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Diners developing a taste for table-for-one trend

By Zhang Yangfei | China Daily | Updated: 2019-05-24 10:59
[Photo provided by Eat Solo]

Instead of rows of tables that can seat four or more people, the restaurant has just one long table divided into individual booths by boards. When seated, diners face a small curtain-covered window, where the food is served anonymously. Each booth contains coat hangers and charging sockets.

"I wanted to let our customers know that a single person also needs to eat well, so I designed things this way to make them feel less ashamed about eating alone. One person can eat out and enjoy it," said Li Le, the owner.

Many diners have left supportive comments about the eatery on Dazhong Dianping, an online restaurant review platform. "With one person, one booth, eating alone is no longer embarrassing. A bowl of fragrant rice with a bowl of refreshing mung bean soup provides a very comfortable dinner here," commented a customer called Kobayashi1214.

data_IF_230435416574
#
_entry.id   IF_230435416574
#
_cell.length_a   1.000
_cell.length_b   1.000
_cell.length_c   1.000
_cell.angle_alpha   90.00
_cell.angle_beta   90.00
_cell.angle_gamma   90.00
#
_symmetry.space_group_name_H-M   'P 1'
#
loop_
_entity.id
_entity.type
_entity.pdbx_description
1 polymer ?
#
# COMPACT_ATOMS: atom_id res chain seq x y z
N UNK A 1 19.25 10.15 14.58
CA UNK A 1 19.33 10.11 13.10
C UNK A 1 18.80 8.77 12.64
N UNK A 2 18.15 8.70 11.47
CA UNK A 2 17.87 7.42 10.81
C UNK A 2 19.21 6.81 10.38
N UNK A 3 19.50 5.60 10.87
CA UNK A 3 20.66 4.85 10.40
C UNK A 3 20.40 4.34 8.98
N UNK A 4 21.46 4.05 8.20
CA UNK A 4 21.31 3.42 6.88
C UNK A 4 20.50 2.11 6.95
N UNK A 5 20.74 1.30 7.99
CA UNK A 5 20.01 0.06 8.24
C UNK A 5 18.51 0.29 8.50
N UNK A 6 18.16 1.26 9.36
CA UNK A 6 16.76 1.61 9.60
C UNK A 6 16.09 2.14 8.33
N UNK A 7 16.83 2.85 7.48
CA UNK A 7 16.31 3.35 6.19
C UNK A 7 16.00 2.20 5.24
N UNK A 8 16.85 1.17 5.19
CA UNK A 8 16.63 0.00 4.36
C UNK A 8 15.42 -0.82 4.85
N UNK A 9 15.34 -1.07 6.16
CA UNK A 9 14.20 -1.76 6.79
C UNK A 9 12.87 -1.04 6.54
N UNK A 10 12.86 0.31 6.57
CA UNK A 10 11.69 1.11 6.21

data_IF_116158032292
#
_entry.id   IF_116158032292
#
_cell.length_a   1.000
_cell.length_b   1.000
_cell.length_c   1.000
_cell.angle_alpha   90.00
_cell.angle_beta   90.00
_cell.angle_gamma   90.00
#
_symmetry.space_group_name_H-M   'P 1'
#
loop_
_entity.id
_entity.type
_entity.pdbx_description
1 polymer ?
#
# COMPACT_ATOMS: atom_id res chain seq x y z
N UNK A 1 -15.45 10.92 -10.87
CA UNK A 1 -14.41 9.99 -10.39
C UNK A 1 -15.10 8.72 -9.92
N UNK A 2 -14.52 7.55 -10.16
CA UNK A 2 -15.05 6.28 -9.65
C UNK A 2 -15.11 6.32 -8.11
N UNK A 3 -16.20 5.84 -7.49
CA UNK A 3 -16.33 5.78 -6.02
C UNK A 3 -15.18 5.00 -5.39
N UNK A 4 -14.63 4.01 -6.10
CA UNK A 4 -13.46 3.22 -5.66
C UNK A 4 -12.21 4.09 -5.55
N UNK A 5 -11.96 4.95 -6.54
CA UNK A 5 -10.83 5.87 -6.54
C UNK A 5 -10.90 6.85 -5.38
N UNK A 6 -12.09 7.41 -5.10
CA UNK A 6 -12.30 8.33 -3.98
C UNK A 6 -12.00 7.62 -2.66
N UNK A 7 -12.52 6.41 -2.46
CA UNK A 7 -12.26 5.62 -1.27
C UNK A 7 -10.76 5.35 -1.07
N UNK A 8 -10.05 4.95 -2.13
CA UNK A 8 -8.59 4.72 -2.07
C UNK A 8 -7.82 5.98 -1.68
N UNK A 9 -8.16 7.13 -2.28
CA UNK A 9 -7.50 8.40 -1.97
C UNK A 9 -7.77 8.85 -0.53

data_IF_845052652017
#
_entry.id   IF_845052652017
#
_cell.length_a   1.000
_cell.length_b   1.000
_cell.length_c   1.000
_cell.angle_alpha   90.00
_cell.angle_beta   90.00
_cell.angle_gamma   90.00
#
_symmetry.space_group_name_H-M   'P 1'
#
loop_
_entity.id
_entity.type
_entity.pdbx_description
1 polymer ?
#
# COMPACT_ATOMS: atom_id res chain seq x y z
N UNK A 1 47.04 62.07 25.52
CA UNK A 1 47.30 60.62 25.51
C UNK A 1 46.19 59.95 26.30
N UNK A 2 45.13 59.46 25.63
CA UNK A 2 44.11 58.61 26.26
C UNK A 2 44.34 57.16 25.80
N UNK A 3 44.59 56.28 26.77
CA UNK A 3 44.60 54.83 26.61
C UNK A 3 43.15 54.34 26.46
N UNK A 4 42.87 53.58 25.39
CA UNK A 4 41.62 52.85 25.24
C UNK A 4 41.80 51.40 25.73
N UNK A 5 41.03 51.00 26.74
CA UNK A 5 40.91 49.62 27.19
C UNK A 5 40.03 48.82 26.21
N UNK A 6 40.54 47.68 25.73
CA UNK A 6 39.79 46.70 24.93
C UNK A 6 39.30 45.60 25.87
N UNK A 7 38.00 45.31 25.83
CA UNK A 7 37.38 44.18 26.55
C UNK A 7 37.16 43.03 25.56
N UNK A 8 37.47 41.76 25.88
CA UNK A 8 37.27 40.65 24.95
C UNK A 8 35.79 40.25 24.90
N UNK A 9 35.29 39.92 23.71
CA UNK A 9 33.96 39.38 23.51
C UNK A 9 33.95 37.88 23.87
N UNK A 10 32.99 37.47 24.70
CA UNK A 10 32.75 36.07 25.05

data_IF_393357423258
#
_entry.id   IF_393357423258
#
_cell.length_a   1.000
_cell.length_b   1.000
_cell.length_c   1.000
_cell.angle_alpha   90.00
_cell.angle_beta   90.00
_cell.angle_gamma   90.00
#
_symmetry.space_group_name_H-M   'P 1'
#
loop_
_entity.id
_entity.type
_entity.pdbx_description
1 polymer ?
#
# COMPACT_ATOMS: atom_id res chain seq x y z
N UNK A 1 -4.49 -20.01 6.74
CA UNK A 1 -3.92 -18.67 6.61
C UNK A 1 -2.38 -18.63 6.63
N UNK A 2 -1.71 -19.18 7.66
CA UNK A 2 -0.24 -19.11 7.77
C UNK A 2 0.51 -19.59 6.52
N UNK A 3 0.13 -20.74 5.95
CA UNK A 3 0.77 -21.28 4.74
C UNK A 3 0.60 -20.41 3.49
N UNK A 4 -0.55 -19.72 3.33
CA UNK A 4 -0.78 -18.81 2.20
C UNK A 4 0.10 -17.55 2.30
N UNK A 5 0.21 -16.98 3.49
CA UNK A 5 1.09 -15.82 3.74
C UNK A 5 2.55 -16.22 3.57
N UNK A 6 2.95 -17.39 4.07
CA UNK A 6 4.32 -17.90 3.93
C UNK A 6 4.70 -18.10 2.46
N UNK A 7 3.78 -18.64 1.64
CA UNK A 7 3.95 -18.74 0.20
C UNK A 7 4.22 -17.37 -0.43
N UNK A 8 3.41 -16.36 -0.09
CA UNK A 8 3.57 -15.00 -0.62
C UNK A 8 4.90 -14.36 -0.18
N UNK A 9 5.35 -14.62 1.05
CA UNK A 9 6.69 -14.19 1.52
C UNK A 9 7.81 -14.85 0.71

Li's restaurant isn't the only one to feature "isolated dining". Eateries boasting the concept, which originated in Japan, have sprung up in many cities including Shanghai, Xi'an, capital of Shaanxi province, and Shenzhen and Guangzhou, both in Guangdong province.

Kong Yanling is a big fan of singles-friendly restaurants. The 25-year-old unattached Xi'an resident remembers passing a Korean-style chicken restaurant a few years ago and deciding to drop in.

However, the waitress at the door told her the restaurant only served large, shared platters. Kong took the hint and left.

She has also found herself dining with strangers involuntarily when waiters have asked if she minded other people sharing her table.

"I don't mind eating alone, but sometimes things like that really bugged me. I am very happy to see more singles-friendly restaurants appearing so there is more choice when eating out," she said.

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